Jobless dad-of-six welcomes Finland's basic income trial
For just one hour of work, Juha Jarvinen had to fill out piles of paperwork only to see his unemployment insurance docked. But with Finland's universal basic income test, he's hoping for a fresh start.
As of January 1, a two-year experiment will see 2,000 unemployed Finns receive a monthly unconditional payment of 560 euros ($590).
If the test is successful, the plan will be rolled out nationwide, though the exact amount and conditions remain vague at this stage.
Finland's pro-austerity, centre-right government wants to test whether the guaranteed income, perhaps somewhat counterintuitively, spurs the jobless to get off the couch and find work.
Jarvinen, a 37-year-old father of six, will receive the money no strings attached, in addition to his monthly child allowance benefits of 800 euros.
The big difference compared to unemployment insurance is that if he finds a job he is free to earn as much money as he can, and it won't affect his universal basic income.
The Finnish Social Insurance Institution (KELA) insists none of the test participants will lose out financially during the experiment.
Jarvinen is enthusiastic, convinced the guaranteed income will be a game-changer.
"Five years ago my business went bankrupt and ever since I've wanted to become an entrepreneur again," he tells AFP.
But each time he was tempted to take odd jobs to make a little extra cash, there was no incentive for him to work since his unemployment insurance would have been reduced by the same amount.
Describing the period after his bankruptcy as a "humiliation", Jarvinen ended up turning down small jobs, holding out instead for a full-time job with a proper salary.
His family has had to scrape by with his wife's salary from her nursing job, his modest unemployment benefits, and their child allowance benefits.
But they've had to do without extras, in a country home to one of the most generous cradle-to-grave welfare states but where the cost of living is high.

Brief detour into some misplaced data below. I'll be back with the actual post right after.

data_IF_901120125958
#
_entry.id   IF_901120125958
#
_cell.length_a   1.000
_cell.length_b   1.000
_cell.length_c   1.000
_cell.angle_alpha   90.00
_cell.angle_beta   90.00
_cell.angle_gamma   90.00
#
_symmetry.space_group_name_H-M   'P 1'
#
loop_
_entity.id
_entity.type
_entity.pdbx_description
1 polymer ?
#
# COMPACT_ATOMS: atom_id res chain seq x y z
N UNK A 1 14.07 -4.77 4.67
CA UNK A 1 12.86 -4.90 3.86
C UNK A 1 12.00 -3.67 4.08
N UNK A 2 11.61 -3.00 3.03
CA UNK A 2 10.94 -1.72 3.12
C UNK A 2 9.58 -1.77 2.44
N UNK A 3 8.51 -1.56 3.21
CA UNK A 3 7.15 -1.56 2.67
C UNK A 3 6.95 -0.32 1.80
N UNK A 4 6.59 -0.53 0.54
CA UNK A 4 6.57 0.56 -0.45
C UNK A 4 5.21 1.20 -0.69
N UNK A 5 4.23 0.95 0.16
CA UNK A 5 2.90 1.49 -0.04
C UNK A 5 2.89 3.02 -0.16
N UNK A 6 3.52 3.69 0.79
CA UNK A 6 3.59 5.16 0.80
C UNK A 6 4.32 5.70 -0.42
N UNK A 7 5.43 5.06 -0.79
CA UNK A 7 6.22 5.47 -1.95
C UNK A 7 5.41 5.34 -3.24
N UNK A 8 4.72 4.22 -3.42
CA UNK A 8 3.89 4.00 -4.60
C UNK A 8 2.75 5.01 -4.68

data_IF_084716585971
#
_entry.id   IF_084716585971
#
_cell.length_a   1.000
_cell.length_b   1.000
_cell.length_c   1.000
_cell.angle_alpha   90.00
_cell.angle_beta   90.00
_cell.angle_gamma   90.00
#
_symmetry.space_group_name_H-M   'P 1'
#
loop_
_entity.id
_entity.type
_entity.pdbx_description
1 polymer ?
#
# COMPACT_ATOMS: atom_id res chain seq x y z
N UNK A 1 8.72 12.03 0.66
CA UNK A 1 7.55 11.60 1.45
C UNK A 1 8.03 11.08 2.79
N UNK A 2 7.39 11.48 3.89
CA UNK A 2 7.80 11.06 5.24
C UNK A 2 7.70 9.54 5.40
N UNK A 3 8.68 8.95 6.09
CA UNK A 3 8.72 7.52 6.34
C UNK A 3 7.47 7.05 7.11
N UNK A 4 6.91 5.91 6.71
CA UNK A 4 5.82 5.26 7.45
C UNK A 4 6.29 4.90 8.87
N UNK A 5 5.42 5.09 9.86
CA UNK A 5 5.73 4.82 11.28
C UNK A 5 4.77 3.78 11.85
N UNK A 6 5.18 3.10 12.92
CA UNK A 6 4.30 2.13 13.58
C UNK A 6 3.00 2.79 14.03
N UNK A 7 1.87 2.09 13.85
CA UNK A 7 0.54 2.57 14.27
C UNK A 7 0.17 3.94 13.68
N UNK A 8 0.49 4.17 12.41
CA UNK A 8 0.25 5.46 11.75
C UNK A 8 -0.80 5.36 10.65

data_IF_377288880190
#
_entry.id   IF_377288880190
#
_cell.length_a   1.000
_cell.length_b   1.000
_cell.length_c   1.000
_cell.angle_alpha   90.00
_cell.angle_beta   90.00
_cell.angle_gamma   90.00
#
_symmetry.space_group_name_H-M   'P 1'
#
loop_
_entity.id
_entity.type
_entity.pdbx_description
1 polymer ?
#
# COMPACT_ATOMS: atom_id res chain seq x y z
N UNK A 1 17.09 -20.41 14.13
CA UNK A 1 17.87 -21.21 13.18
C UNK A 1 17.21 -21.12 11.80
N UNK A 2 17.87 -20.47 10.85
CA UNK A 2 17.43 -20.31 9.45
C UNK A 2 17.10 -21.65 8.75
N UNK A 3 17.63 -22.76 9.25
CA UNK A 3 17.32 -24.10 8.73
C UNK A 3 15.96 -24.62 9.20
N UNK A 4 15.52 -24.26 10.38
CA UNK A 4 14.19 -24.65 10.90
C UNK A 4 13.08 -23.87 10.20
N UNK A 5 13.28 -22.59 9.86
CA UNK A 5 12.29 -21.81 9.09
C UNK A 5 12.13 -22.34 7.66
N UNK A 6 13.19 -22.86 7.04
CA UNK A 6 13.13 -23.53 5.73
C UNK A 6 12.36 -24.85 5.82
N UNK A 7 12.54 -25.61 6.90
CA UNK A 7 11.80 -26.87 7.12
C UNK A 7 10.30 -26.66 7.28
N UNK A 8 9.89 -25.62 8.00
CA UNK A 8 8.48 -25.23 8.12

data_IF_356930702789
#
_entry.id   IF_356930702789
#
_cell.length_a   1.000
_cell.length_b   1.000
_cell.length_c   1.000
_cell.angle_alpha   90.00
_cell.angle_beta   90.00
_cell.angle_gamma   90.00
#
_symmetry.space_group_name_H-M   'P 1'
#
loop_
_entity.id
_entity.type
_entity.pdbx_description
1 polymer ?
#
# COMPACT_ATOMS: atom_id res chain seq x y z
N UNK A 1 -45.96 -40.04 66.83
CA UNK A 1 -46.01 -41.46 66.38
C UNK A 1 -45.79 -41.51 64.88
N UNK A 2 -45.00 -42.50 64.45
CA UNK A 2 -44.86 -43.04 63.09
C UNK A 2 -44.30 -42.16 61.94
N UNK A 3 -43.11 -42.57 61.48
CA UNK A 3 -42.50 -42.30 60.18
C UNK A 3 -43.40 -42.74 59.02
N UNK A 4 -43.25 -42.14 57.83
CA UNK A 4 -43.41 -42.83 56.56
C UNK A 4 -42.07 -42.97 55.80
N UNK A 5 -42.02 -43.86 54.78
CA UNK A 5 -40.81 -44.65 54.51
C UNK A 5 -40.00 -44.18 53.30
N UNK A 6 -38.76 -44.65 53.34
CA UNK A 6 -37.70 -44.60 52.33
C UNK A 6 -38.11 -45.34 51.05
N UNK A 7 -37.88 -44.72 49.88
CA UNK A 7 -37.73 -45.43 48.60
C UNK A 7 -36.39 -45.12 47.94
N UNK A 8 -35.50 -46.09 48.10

Designed as an incentive to help the unemployed get a foot back in the labour market, the universal basic income experiment has received broad backing across Finland's political spectrum.
The public is however more divided. Left-wing voters support the idea -- some even say the amount is too low -- while those on the right see a risk of complacency.
The national confederation of employee unions, SAK, says it fears a sale on labour.
"We're not in favour of labour markets where decent wages are not paid and employees' living is partly financed by social security. In practice, that'd be a subsidy to the companies," SAK chairman Jarkko Eloranta says.
Eurozone member Finland is slowly recovering from a three-year recession that ended in 2015, but its unemployment rate is still relatively high at 8.7 percent and, more worryingly, every third unemployed person has been out of work for over a year.
While Prime Minister Juha Sipila's pro-austerity government has promoted the project as a way of stimulating employment, his detractors claim he has ulterior budget motives.
They say the end result - if implemented on a national scale - would be a reduction in government payouts of social benefits.
Sipila insists his aim is to pull idle people back into working life.
"The government assigned us to find out how basic income could solve welfare traps, make accepting a job easier and reduce bureaucracy," says director Olli Kangas, who heads the experiment at KELA.
The universal basic income scheme means jobless people will no longer have to report any earned income to the unemployment insurance bureau, thereby reducing bureaucratic hassles.
If rolled out nationwide, all Finns will automatically receive the universal basic income, but those earning proper salaries would in all likelihood see it taxed back.
The trial is restricted to those between 25 and 58 years old who are receiving the minimum unemployment allowance, excluding other groups on low income such as pensioners and students.
Kangas and his team of researchers regret cost-fearing politicians rejected a sample group of at least 10,000 Finns, which would have allowed for more scientifically solid results.
Despite its defects, Finland's experiment is pioneering in Europe, although Scotland and the Canadian province of Ontario are planning to run their own trials of a universal income scheme.
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